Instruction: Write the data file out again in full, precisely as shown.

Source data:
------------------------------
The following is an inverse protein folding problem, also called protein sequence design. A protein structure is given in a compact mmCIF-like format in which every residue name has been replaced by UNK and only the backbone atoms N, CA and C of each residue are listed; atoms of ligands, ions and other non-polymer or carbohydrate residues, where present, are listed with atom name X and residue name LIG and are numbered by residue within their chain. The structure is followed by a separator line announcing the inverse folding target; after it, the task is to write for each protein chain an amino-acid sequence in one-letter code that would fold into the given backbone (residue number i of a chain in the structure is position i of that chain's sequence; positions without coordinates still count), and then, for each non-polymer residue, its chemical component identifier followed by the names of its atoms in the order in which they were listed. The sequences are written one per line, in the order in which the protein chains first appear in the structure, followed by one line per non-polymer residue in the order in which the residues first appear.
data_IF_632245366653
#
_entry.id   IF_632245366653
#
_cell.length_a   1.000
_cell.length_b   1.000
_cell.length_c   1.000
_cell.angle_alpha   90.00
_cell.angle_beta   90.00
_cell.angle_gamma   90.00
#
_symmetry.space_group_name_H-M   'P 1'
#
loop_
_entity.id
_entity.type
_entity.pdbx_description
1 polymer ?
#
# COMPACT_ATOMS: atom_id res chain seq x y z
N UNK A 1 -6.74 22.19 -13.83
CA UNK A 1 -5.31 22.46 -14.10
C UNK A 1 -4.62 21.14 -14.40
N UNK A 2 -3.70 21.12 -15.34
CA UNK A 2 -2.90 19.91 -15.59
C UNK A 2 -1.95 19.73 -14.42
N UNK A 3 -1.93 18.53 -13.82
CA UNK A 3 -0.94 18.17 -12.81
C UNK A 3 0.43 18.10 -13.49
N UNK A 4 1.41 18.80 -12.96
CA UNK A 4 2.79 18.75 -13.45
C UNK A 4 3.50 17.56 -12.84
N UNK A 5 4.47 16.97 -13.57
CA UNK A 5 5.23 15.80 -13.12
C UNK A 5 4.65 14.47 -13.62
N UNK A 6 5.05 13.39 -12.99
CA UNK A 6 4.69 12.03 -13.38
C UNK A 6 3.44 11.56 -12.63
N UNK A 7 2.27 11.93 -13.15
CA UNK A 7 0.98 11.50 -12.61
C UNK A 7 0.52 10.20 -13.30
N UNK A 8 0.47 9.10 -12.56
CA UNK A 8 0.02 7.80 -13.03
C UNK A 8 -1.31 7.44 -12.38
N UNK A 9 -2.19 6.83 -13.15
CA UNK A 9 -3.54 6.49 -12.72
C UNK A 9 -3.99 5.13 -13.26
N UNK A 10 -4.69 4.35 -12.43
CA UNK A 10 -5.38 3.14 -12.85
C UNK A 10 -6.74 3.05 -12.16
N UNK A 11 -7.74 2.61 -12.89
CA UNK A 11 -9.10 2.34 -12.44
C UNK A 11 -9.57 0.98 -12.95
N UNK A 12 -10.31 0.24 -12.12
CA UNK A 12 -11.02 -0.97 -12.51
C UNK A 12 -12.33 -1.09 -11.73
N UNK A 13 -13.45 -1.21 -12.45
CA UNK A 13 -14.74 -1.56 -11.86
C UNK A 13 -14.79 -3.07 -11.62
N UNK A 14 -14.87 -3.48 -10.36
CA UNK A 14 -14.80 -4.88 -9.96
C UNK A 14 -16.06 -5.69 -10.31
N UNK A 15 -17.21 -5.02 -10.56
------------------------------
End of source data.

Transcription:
The following is an inverse protein folding problem, also called protein sequence design. A protein structure is given in a compact mmCIF-like format in which every residue name has been replaced by UNK and only the backbone atoms N, CA and C of each residue are listed; atoms of ligands, ions and other non-polymer or carbohydrate residues, where present, are listed with atom name X and residue name LIG and are numbered by residue within their chain. The structure is followed by a separator line announcing the inverse folding target; after it, the task is to write for each protein chain an amino-acid sequence in one-letter code that would fold into the given backbone (residue number i of a chain in the structure is position i of that chain's sequence; positions without coordinates still count), and then, for each non-polymer residue, its chemical component identifier followed by the names of its atoms in the order in which they were listed. The sequences are written one per line, in the order in which the protein chains first appear in the structure, followed by one line per non-polymer residue in the order in which the residues first appear.
data_IF_632245366653
#
_entry.id   IF_632245366653
#
_cell.length_a   1.000
_cell.length_b   1.000
_cell.length_c   1.000
_cell.angle_alpha   90.00
_cell.angle_beta   90.00
_cell.angle_gamma   90.00
#
_symmetry.space_group_name_H-M   'P 1'
#
loop_
_entity.id
_entity.type
_entity.pdbx_description
1 polymer ?
#
# COMPACT_ATOMS: atom_id res chain seq x y z
N UNK A 1 -6.74 22.19 -13.83
CA UNK A 1 -5.31 22.46 -14.10
C UNK A 1 -4.62 21.14 -14.40
N UNK A 2 -3.70 21.12 -15.34
CA UNK A 2 -2.90 19.91 -15.59
C UNK A 2 -1.95 19.73 -14.42
N UNK A 3 -1.93 18.53 -13.82
CA UNK A 3 -0.94 18.17 -12.81
C UNK A 3 0.43 18.10 -13.49
N UNK A 4 1.41 18.80 -12.96
CA UNK A 4 2.79 18.75 -13.45
C UNK A 4 3.50 17.56 -12.84
N UNK A 5 4.47 16.97 -13.57
CA UNK A 5 5.23 15.80 -13.12
C UNK A 5 4.65 14.47 -13.62
N UNK A 6 5.05 13.39 -12.99
CA UNK A 6 4.69 12.03 -13.38
C UNK A 6 3.44 11.56 -12.63
N UNK A 7 2.27 11.93 -13.15
CA UNK A 7 0.98 11.50 -12.61
C UNK A 7 0.52 10.20 -13.30
N UNK A 8 0.47 9.10 -12.56
CA UNK A 8 0.02 7.80 -13.03
C UNK A 8 -1.31 7.44 -12.38
N UNK A 9 -2.19 6.83 -13.15
CA UNK A 9 -3.54 6.49 -12.72
C UNK A 9 -3.99 5.13 -13.26
N UNK A 10 -4.69 4.35 -12.43
CA UNK A 10 -5.38 3.14 -12.85
C UNK A 10 -6.74 3.05 -12.16
N UNK A 11 -7.74 2.61 -12.89
CA UNK A 11 -9.10 2.34 -12.44
C UNK A 11 -9.57 0.98 -12.95
N UNK A 12 -10.31 0.24 -12.12
CA UNK A 12 -11.02 -0.97 -12.51
C UNK A 12 -12.33 -1.09 -11.73
N UNK A 13 -13.45 -1.21 -12.45
CA UNK A 13 -14.74 -1.56 -11.86
C UNK A 13 -14.79 -3.07 -11.62
N UNK A 14 -14.87 -3.48 -10.36
CA UNK A 14 -14.80 -4.88 -9.96
C UNK A 14 -16.06 -5.69 -10.31
N UNK A 15 -17.21 -5.02 -10.56